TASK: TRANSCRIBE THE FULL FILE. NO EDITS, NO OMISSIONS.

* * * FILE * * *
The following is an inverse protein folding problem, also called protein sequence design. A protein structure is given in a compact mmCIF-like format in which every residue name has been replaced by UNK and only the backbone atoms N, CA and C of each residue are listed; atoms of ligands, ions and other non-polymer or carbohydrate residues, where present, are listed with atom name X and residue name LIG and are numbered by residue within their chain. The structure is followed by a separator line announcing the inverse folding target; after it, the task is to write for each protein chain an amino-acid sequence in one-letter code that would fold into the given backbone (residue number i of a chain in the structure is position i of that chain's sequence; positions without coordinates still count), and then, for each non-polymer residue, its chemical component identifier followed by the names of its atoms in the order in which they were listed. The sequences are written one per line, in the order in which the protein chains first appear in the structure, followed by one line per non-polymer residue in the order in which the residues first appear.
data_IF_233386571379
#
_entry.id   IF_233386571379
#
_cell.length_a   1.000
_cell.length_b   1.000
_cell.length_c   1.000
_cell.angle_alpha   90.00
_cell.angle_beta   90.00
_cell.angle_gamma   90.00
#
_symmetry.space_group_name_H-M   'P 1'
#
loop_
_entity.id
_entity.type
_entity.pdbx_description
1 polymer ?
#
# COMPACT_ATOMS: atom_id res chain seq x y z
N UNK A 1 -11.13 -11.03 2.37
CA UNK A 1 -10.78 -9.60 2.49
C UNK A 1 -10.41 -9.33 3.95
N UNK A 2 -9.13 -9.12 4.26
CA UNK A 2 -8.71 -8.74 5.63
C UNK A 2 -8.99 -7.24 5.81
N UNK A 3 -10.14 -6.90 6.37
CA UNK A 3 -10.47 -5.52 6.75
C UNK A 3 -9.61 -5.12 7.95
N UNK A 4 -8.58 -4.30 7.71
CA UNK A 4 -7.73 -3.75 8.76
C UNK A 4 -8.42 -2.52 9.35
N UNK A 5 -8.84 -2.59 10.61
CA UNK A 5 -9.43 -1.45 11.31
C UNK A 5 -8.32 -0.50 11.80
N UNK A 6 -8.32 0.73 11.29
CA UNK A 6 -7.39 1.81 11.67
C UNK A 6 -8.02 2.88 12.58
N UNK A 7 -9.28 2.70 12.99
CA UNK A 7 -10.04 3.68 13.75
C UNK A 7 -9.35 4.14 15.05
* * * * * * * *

The following is an inverse protein folding problem, also called protein sequence design. A protein structure is given in a compact mmCIF-like format in which every residue name has been replaced by UNK and only the backbone atoms N, CA and C of each residue are listed; atoms of ligands, ions and other non-polymer or carbohydrate residues, where present, are listed with atom name X and residue name LIG and are numbered by residue within their chain. The structure is followed by a separator line announcing the inverse folding target; after it, the task is to write for each protein chain an amino-acid sequence in one-letter code that would fold into the given backbone (residue number i of a chain in the structure is position i of that chain's sequence; positions without coordinates still count), and then, for each non-polymer residue, its chemical component identifier followed by the names of its atoms in the order in which they were listed. The sequences are written one per line, in the order in which the protein chains first appear in the structure, followed by one line per non-polymer residue in the order in which the residues first appear.
data_IF_233386571379
#
_entry.id   IF_233386571379
#
_cell.length_a   1.000
_cell.length_b   1.000
_cell.length_c   1.000
_cell.angle_alpha   90.00
_cell.angle_beta   90.00
_cell.angle_gamma   90.00
#
_symmetry.space_group_name_H-M   'P 1'
#
loop_
_entity.id
_entity.type
_entity.pdbx_description
1 polymer ?
#
# COMPACT_ATOMS: atom_id res chain seq x y z
N UNK A 1 -11.13 -11.03 2.37
CA UNK A 1 -10.78 -9.60 2.49
C UNK A 1 -10.41 -9.33 3.95
N UNK A 2 -9.13 -9.12 4.26
CA UNK A 2 -8.71 -8.74 5.63
C UNK A 2 -8.99 -7.24 5.81
N UNK A 3 -10.14 -6.90 6.37
CA UNK A 3 -10.47 -5.52 6.75
C UNK A 3 -9.61 -5.12 7.95
N UNK A 4 -8.58 -4.30 7.71
CA UNK A 4 -7.73 -3.75 8.76
C UNK A 4 -8.42 -2.52 9.35
N UNK A 5 -8.84 -2.59 10.61
CA UNK A 5 -9.43 -1.45 11.31
C UNK A 5 -8.32 -0.50 11.80
N UNK A 6 -8.32 0.73 11.29
CA UNK A 6 -7.39 1.81 11.67
C UNK A 6 -8.02 2.88 12.58
N UNK A 7 -9.28 2.70 12.99
CA UNK A 7 -10.04 3.68 13.75
C UNK A 7 -9.35 4.14 15.05